August 14, 2013
Australia & the World on two pages – August 2013
Central bank statements reinforcing their guidance that interest rates should stay low for a long time yet across the big advanced economies, have supported financial markets. Recent business surveys and industrial data point to an upturn in growth in these advanced economies
Global: Central bank statements reinforcing their guidance that interest rates should stay low for a long time yet across the big advanced economies have supported financial markets. Recent business surveys and industrial data point to an upturn in growth in these advanced economies, possibly heralding the start of the shift in the composition of global growth away from the emerging markets and toward advanced economies. While USA growth is lower, an accelerating trend is expected to see “tapering” begin in coming months. Against that, business surveys, trade and industry data and GDP releases show a softening trend in the emerging markets. We also expect slower Chinese growth to continue into 2014.
- The consensus view has long been that annual global economic growth should increase from 3% to around trend (which is between 3½% and 3¾%) over the next year or two. Set against this forecast, the performance of the global economy through the last couple of years has been disappointing with few signs until recently that the anticipated ramping up of world economic growth was about to start. The last few months have finally brought some early evidence that things could be getting better. Some of this rotation reflects the passing of prolonged periods of economic weakness in Western Europe, some is due to the stimulus coming from Abenomics to Japanese demand while, in the background, a moderate US recovery continues.
- As there is still plenty of spare capacity in the big advanced economies, supply should not be much of a constraint on their predicted economic upturn. This idle capacity limits pricing power in labour and product markets, ensuring inflation stays down, thus allowing central banks to keep their policy interest rates at historically low levels.
- Second quarter trends in GDP for the US and UK have been reasonably positive, partial data for Japan suggests continued growth and some of the recent economic indicators in the recession-hit Euro-zone are looking less negative. The most marked evidence of improving economic conditions comes in the business surveys where the latest monthly purchasing manager surveys show a solid improvement across the US, UK and Euro-zone (but the Japanese upturn faltered in July). The combination of fiscal stimulus, central bank asset purchases and a lower yen appears to have triggered an upturn in Japanese economic growth, with exports, consumer spending and business conditions all moving up. However, there have been a few recent setbacks and markets are watching to see if growth momentum can be maintained.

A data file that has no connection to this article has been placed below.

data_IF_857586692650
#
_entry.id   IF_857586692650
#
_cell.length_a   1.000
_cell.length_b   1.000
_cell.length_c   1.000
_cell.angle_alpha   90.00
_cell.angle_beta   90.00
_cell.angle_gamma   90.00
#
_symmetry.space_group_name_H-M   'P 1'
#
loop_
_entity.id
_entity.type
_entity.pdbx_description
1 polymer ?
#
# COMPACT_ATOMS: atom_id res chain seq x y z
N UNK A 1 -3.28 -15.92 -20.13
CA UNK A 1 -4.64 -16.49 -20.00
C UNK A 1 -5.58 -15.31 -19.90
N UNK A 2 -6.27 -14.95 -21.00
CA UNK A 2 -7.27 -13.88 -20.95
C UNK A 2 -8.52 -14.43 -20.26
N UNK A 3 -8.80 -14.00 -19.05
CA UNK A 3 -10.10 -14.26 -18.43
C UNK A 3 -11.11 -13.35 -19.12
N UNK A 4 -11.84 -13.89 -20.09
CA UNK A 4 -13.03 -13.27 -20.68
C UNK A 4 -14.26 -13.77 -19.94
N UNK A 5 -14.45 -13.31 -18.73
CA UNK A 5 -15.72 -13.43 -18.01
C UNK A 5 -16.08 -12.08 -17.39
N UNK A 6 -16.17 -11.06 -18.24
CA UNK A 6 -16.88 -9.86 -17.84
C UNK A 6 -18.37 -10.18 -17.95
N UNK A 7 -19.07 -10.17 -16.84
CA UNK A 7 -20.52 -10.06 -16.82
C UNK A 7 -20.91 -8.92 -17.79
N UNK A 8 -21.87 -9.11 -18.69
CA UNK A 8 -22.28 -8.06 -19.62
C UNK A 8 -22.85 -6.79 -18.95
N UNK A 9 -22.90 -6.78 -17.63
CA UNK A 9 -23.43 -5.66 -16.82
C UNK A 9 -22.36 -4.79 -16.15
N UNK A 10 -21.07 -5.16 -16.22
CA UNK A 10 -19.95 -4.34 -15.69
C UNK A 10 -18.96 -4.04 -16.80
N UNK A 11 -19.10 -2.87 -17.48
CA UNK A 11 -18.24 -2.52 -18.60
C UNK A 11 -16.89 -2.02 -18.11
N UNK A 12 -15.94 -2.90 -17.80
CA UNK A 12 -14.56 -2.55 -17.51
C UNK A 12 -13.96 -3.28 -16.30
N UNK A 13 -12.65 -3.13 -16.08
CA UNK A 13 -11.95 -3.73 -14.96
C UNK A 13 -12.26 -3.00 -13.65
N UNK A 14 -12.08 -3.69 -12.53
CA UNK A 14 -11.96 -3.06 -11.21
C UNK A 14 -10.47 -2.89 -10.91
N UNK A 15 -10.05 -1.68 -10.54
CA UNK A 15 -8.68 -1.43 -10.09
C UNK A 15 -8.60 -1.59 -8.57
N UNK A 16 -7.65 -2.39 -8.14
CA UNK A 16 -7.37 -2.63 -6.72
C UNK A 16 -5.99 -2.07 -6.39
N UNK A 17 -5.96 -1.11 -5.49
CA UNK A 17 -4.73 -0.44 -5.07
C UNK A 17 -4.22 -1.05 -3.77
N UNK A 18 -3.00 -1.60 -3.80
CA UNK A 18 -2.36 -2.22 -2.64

- While economic conditions across the big advanced economies are looking more promising, the growth performance of the large emerging market economies has been disappointing. Chinese growth slipped from double-digit levels in 2010 to 7.5% yoy in June 2013 and quarterly growth in the second quarter was running at 1.7%. India has also slowed markedly with growth halving from around 10% in the first half of 2010 to around 5% yoy in early 2013. The emerging market slowdown extends beyond China and India, stretching from the export oriented economies of East Asia to even a big closed Latin American economy like Brazil where growth of only around 2% is expected this year. This weakness reflects subdued world trade and the exhaustion of previous credit-led growth models in places like Brazil and S Korea.
- Recent signs that growth is picking up in the big advanced economies fit in with the re-balancing of global growth toward those nations that we have been predicting for some time and which business seems to be expecting. Eventually the still weak economic conditions in Western Europe have to improve, Abenomics should boost demand in Japan while the gradual US economic upturn trundles on. The upshot is that growth in the big advanced economies should rise from just over 1% this year to 2¼% in 2014.
- While recent indicators look brighter for the advanced economies – and we have modestly revised up our 2013 forecasts for the UK and Japan- they look less rosy for some of the big emerging markets and we have slightly lowered our forecasts for China and India. Emerging economy growth is only expected to accelerate modestly through the next few years – from 5¼% in 2013 to 5½% by 2015, mainly because of an upturn in world trade that drives emerging Asian exports, monetary easing in India lifting its demand and faster expansion in Latin America. Taken overall, world economic growth is expected to rise from 3% this year to 3.6% in 2014 and 3.7% in 2015, which is back around its long-term pace.
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